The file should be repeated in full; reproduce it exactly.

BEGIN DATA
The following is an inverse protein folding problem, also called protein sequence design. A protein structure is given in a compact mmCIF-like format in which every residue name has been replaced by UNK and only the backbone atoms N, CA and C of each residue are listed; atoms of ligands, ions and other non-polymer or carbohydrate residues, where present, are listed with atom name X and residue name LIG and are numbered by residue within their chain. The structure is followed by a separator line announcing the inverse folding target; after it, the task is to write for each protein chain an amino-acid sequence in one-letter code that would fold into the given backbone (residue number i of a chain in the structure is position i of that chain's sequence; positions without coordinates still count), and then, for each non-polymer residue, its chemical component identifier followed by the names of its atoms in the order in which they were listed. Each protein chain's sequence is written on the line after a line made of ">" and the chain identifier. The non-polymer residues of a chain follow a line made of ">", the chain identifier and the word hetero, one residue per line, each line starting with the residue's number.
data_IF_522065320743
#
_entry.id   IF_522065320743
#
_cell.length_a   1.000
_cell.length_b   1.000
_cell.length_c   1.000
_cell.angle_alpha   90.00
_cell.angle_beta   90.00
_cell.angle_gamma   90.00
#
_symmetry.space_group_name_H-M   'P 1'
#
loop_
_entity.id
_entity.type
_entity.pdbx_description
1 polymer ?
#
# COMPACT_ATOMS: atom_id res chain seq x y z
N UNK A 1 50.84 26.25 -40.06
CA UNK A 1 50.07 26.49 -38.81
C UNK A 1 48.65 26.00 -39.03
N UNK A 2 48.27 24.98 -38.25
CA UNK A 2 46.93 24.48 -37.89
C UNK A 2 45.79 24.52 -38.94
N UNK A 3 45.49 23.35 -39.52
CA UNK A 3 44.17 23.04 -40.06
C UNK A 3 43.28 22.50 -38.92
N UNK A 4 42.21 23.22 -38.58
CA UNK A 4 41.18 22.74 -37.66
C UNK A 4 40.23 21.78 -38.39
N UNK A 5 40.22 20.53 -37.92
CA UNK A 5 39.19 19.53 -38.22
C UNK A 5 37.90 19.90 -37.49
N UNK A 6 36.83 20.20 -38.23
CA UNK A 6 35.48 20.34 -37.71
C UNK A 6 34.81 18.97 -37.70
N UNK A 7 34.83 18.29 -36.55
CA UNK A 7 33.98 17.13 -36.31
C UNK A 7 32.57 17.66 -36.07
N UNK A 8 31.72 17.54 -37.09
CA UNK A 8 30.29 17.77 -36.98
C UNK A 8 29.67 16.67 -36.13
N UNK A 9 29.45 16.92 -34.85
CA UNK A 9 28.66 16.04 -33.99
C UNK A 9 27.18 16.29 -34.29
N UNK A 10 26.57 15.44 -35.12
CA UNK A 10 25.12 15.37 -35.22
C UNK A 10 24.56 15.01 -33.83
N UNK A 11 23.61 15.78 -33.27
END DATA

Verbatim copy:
The following is an inverse protein folding problem, also called protein sequence design. A protein structure is given in a compact mmCIF-like format in which every residue name has been replaced by UNK and only the backbone atoms N, CA and C of each residue are listed; atoms of ligands, ions and other non-polymer or carbohydrate residues, where present, are listed with atom name X and residue name LIG and are numbered by residue within their chain. The structure is followed by a separator line announcing the inverse folding target; after it, the task is to write for each protein chain an amino-acid sequence in one-letter code that would fold into the given backbone (residue number i of a chain in the structure is position i of that chain's sequence; positions without coordinates still count), and then, for each non-polymer residue, its chemical component identifier followed by the names of its atoms in the order in which they were listed. Each protein chain's sequence is written on the line after a line made of ">" and the chain identifier. The non-polymer residues of a chain follow a line made of ">", the chain identifier and the word hetero, one residue per line, each line starting with the residue's number.
data_IF_522065320743
#
_entry.id   IF_522065320743
#
_cell.length_a   1.000
_cell.length_b   1.000
_cell.length_c   1.000
_cell.angle_alpha   90.00
_cell.angle_beta   90.00
_cell.angle_gamma   90.00
#
_symmetry.space_group_name_H-M   'P 1'
#
loop_
_entity.id
_entity.type
_entity.pdbx_description
1 polymer ?
#
# COMPACT_ATOMS: atom_id res chain seq x y z
N UNK A 1 50.84 26.25 -40.06
CA UNK A 1 50.07 26.49 -38.81
C UNK A 1 48.65 26.00 -39.03
N UNK A 2 48.27 24.98 -38.25
CA UNK A 2 46.93 24.48 -37.89
C UNK A 2 45.79 24.52 -38.94
N UNK A 3 45.49 23.35 -39.52
CA UNK A 3 44.17 23.04 -40.06
C UNK A 3 43.28 22.50 -38.92
N UNK A 4 42.21 23.22 -38.58
CA UNK A 4 41.18 22.74 -37.66
C UNK A 4 40.23 21.78 -38.39
N UNK A 5 40.22 20.53 -37.92
CA UNK A 5 39.19 19.53 -38.22
C UNK A 5 37.90 19.90 -37.49
N UNK A 6 36.83 20.20 -38.23
CA UNK A 6 35.48 20.34 -37.71
C UNK A 6 34.81 18.97 -37.70
N UNK A 7 34.83 18.29 -36.55
CA UNK A 7 33.98 17.13 -36.31
C UNK A 7 32.57 17.66 -36.07
N UNK A 8 31.72 17.54 -37.09
CA UNK A 8 30.29 17.77 -36.98
C UNK A 8 29.67 16.67 -36.13
N UNK A 9 29.45 16.92 -34.85
CA UNK A 9 28.66 16.04 -33.99
C UNK A 9 27.18 16.29 -34.29
N UNK A 10 26.57 15.44 -35.12
CA UNK A 10 25.12 15.37 -35.22
C UNK A 10 24.56 15.01 -33.83
N UNK A 11 23.61 15.78 -33.27